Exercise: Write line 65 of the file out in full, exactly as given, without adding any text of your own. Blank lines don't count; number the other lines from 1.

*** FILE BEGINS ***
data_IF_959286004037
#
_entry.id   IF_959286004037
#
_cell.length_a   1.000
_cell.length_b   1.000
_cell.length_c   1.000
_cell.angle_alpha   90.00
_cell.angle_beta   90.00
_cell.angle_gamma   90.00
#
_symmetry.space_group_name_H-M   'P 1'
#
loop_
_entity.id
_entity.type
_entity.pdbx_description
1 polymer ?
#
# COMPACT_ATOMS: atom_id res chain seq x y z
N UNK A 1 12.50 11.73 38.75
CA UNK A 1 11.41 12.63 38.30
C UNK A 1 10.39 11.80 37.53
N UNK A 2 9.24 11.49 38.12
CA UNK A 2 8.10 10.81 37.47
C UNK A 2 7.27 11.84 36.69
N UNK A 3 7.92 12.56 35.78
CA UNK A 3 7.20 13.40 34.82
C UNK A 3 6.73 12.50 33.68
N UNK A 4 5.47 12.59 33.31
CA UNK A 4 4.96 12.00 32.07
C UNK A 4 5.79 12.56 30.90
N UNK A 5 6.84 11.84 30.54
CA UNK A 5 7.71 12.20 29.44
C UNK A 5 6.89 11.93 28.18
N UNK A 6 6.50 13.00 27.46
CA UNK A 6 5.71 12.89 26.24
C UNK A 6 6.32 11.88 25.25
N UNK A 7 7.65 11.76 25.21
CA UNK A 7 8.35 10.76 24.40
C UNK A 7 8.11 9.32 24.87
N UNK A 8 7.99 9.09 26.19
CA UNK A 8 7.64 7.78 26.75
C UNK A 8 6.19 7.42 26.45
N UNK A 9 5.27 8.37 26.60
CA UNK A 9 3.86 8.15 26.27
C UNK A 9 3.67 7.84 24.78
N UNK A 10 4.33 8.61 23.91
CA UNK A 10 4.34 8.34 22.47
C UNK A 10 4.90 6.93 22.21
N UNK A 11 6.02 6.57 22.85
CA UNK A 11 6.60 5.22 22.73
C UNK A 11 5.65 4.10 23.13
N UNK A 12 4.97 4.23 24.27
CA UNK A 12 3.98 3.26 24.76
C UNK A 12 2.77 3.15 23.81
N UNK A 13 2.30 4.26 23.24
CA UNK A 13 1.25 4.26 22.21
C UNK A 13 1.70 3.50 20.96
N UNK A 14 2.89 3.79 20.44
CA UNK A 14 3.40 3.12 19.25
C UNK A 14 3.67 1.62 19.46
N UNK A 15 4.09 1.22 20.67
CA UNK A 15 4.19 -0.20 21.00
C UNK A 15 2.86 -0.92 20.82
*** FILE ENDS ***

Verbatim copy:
C UNK A 15 2.86 -0.92 20.82